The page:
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 Question 1306

 The earth's surface is moving at something like 950 mph as it rotates. Why don't we notice this when we are in an airplane? — DT, Nicosia, Cyprus
It's true that the earth's surface is moving eastward rapidly relative to the earth's center of mass. However, that motion is very difficult to detect. When you are standing on the ground, you move with it and so does everything around you, including the air. While you are actually traveling around in a huge circle once a day, for all practical purposes we can imagine that you are traveling eastward in a straight line at a constant speed of 950 mph relative to the earth's center of mass. Ignoring the slight curvature of your motion, you are in what is known as an inertial frame of reference, meaning a viewpoint that is not accelerating but is simply coasting steadily through space.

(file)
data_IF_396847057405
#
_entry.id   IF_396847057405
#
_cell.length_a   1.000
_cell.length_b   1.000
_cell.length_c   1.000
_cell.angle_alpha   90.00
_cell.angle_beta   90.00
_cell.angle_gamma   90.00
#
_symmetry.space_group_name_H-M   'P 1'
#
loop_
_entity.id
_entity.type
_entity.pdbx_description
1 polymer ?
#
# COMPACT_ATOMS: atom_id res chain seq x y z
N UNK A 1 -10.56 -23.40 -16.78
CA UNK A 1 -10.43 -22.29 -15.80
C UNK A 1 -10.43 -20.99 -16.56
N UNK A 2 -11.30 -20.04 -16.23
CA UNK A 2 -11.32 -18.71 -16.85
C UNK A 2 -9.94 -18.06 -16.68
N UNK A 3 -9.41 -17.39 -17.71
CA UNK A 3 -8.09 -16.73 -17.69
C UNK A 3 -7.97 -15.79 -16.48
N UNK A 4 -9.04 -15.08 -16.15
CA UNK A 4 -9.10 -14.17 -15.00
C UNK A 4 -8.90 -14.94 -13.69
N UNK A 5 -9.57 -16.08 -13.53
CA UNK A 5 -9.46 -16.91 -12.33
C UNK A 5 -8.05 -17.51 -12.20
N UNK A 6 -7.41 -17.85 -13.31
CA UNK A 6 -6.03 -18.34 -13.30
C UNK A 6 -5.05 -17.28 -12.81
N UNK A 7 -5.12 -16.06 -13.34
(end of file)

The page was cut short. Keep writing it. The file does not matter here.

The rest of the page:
You'll notice that I keep saying "relative to the earth's center of mass" when I discuss motion. I do that because there is no special "absolute" frame of reference. Any inertial frame is as good as any other frame and your current inertial frame is just as good as anyone else's. In fact, you are quite justified in declaring that your frame of reference is stationary and that everyone else's frames of reference are moving. After all, you don't detect any motion around you so why not declare that your frame is officially stationary. Since the air is also stationary in that frame of reference, flying about in the air doesn't make things any more complicated. You are flying through stationary air in your old stationary frame of reference. The only way in which the 950 mph speed appears now is in comparing your frame of reference to the rest of the earth: in your frame of reference, the earth's center of mass is moving westward at 950 mph.